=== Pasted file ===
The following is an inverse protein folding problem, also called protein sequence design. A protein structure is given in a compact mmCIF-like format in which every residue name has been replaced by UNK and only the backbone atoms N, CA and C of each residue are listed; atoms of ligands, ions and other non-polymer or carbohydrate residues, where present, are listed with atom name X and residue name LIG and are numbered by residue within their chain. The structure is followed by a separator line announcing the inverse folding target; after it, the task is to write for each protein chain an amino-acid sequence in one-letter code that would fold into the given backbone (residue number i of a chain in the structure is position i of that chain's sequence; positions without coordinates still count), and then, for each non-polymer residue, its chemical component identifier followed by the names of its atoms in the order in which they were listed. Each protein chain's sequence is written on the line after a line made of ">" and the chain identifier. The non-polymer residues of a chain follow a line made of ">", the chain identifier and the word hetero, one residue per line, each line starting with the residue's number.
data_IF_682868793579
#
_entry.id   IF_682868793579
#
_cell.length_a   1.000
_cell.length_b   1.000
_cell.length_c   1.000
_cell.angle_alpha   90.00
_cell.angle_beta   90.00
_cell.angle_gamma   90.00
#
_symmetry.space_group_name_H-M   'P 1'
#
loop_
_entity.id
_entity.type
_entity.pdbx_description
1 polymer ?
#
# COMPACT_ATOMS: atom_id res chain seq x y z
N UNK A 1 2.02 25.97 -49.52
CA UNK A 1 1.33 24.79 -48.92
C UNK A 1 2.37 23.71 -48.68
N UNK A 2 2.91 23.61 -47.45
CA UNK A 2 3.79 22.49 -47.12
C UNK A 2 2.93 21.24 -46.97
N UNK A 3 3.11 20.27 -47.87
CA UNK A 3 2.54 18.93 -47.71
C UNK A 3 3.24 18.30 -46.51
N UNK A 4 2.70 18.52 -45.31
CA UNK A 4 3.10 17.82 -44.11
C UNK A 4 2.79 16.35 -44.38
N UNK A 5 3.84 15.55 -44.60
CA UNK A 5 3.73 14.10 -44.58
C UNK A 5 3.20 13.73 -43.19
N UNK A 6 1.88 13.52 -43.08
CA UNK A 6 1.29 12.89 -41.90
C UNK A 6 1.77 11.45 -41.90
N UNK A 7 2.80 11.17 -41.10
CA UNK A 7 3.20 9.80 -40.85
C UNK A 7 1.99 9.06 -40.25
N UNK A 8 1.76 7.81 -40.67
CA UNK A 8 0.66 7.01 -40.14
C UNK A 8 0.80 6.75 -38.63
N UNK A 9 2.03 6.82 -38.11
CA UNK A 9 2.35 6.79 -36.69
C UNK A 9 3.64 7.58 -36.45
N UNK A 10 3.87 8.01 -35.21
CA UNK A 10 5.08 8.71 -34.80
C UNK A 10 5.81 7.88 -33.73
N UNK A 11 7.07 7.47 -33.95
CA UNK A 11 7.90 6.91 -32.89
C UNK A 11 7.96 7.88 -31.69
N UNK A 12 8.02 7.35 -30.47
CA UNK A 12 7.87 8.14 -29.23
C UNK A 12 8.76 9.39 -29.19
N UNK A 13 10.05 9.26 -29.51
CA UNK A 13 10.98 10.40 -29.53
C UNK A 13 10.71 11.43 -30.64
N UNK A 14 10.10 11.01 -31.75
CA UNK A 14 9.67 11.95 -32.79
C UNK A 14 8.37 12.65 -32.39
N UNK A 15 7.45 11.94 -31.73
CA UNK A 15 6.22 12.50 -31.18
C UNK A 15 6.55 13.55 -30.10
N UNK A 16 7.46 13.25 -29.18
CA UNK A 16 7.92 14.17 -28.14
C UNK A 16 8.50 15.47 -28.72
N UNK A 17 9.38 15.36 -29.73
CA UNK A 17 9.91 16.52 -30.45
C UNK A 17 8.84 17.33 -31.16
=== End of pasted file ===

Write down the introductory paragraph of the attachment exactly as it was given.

The following is an inverse protein folding problem, also called protein sequence design. A protein structure is given in a compact mmCIF-like format in which every residue name has been replaced by UNK and only the backbone atoms N, CA and C of each residue are listed; atoms of ligands, ions and other non-polymer or carbohydrate residues, where present, are listed with atom name X and residue name LIG and are numbered by residue within their chain. The structure is followed by a separator line announcing the inverse folding target; after it, the task is to write for each protein chain an amino-acid sequence in one-letter code that would fold into the given backbone (residue number i of a chain in the structure is position i of that chain's sequence; positions without coordinates still count), and then, for each non-polymer residue, its chemical component identifier followed by the names of its atoms in the order in which they were listed. Each protein chain's sequence is written on the line after a line made of ">" and the chain identifier. The non-polymer residues of a chain follow a line made of ">", the chain identifier and the word hetero, one residue per line, each line starting with the residue's number.